Monday, April 25, 2011

Coping with climate change in Ghana

Evelyn Tagbo in Business Day online (Nigeria): … Keta in Volta Region of Ghana is a coastal town very close to Aflao, the last town on Ghana's border with Togo. For the many Nigerians that visit the country by road, Keta is the first face of Ghana they see. Along the narrow road leading through Keta and Anloga, another neighbouring town, are a number of dilapidated ancient European-style buildings that tell a lot about the areas' past.

…Dan Dotse, a scientist whom the reporter met at the Afloa border, however, believes that the regular flooding in the area which Francis, blames on the voodoo priestess might not really be her making. He blames the situation on climate change. "The people of Keta and its environs are some of the worst victims of climate change in Ghana. Many of them have been rendered homeless by such floods and many others are still very much at risk," he says.

…According to experts, Ghana's northern and Volta regions are more prone to climate devastation than other parts of the country. The frequency of droughts and floods is increasing in both areas. While both trends are damaging to livelihoods, floods are especially problematic, as they destroy productive infrastructure. Being a poor settlement, some of the homes destroyed by the floods, cost their owners their entire life savings. Little wonder the agony that comes with such losses.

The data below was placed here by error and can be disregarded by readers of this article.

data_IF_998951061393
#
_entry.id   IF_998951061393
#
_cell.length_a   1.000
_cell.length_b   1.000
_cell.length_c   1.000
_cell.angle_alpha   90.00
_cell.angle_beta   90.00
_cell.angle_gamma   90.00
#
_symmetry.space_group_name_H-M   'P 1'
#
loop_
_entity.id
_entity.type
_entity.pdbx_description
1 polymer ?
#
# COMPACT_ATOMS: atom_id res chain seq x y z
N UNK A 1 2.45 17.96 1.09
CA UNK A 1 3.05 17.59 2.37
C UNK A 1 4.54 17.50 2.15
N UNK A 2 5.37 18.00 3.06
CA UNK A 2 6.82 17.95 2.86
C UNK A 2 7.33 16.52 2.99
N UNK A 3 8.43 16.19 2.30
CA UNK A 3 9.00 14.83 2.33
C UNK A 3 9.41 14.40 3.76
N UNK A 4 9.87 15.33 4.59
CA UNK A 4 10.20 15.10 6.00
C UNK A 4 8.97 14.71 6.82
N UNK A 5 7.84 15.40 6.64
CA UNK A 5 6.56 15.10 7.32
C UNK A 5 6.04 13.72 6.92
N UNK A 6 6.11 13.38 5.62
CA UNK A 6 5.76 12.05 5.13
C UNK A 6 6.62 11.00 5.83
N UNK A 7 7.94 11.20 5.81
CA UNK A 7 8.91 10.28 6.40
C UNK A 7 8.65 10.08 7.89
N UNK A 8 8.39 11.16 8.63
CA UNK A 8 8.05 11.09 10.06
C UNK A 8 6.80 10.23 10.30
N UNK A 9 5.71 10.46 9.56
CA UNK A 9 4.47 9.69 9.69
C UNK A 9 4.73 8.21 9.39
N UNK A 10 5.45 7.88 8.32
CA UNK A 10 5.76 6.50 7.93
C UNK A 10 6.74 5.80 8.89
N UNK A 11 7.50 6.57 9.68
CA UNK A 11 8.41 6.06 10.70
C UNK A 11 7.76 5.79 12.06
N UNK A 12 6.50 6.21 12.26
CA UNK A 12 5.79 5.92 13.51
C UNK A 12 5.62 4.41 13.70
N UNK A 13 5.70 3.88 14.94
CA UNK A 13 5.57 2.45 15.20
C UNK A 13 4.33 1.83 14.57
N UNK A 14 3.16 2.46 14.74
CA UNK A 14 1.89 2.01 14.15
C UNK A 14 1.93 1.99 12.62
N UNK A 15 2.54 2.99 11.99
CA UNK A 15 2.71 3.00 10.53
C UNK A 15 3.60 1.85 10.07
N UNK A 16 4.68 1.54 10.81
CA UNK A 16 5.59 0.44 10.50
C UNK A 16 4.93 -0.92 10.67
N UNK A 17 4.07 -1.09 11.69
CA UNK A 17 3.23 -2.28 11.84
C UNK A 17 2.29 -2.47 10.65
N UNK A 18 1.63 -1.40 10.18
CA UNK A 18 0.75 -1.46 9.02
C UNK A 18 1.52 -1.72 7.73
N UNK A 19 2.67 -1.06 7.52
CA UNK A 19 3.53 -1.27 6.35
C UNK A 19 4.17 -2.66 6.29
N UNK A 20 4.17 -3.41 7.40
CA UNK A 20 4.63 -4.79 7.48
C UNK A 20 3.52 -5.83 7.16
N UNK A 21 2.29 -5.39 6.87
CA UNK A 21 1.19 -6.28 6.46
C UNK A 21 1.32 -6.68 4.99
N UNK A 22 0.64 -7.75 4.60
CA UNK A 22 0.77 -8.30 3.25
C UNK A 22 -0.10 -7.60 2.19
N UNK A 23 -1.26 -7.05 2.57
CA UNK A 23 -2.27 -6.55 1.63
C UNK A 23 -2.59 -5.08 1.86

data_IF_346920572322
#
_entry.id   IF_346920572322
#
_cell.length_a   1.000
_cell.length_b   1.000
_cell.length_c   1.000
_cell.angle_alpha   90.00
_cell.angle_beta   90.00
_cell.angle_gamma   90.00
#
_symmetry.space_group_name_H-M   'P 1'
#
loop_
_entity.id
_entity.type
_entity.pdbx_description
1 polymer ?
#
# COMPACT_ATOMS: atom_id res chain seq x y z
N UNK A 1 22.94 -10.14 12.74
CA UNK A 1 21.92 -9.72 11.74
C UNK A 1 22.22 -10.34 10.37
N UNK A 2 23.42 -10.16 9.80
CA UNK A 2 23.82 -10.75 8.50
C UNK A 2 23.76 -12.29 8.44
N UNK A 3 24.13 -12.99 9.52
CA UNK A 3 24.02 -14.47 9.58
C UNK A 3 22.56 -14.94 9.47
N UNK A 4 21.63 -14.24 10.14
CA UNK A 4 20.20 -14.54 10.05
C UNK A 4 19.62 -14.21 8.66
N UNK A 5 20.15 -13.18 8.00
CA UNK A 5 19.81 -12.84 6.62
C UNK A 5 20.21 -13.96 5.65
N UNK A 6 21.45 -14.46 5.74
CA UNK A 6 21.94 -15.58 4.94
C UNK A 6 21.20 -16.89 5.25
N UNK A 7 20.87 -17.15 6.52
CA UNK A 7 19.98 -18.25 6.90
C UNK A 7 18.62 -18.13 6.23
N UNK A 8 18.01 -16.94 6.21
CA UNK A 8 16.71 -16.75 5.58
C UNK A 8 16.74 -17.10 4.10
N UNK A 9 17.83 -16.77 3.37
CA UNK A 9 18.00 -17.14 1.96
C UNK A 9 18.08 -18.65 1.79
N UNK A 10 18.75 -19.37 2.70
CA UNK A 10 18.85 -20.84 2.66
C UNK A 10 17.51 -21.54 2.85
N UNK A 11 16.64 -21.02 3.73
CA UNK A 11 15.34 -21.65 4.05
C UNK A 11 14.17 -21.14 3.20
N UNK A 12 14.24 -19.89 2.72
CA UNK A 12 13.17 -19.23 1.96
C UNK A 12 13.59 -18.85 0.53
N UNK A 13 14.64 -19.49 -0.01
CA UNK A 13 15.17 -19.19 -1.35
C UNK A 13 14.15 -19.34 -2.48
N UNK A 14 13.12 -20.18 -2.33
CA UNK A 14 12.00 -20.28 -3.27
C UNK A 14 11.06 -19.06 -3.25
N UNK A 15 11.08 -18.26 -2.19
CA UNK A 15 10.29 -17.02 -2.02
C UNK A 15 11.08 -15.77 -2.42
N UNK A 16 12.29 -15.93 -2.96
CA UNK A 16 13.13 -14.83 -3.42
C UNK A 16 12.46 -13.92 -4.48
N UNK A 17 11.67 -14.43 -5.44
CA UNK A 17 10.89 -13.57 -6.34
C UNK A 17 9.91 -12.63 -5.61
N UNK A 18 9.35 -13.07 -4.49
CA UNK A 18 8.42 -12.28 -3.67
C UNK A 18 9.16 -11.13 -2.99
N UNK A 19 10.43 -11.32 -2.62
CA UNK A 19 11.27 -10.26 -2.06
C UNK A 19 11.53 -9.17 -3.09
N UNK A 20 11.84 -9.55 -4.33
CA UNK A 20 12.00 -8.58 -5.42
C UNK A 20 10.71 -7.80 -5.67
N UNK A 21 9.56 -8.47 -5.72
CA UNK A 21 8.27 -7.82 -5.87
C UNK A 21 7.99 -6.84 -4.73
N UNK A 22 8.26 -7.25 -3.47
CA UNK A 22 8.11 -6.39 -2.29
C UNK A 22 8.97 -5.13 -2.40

….Thousands of coastal dwellers in West Africa like the Ketans, are already feeling the impacts of climate change. This is resulting in significant economic and human losses and hindering efforts to meet the Millennium Development Goals (MDGs) in these areas. In September 2008, rising sea levels destroyed hundreds of homes, hotels, roads and harvests, in Cotonou, Benin's capital.

…Even without climate change, agriculture in Nigeria, Benin Republic and other West African countries face serious challenges - land degradation, high rainfall variability, lack of storage infrastructure, inadequate irrigation systems, and a relatively stagnant contribution to economic growth….

A view of the beach from St. George's castle in Ghana, shot by Stig Nygaard, Wikimedia Commons via Flickr, under the Creative Commons Attribution 2.0 Generic license

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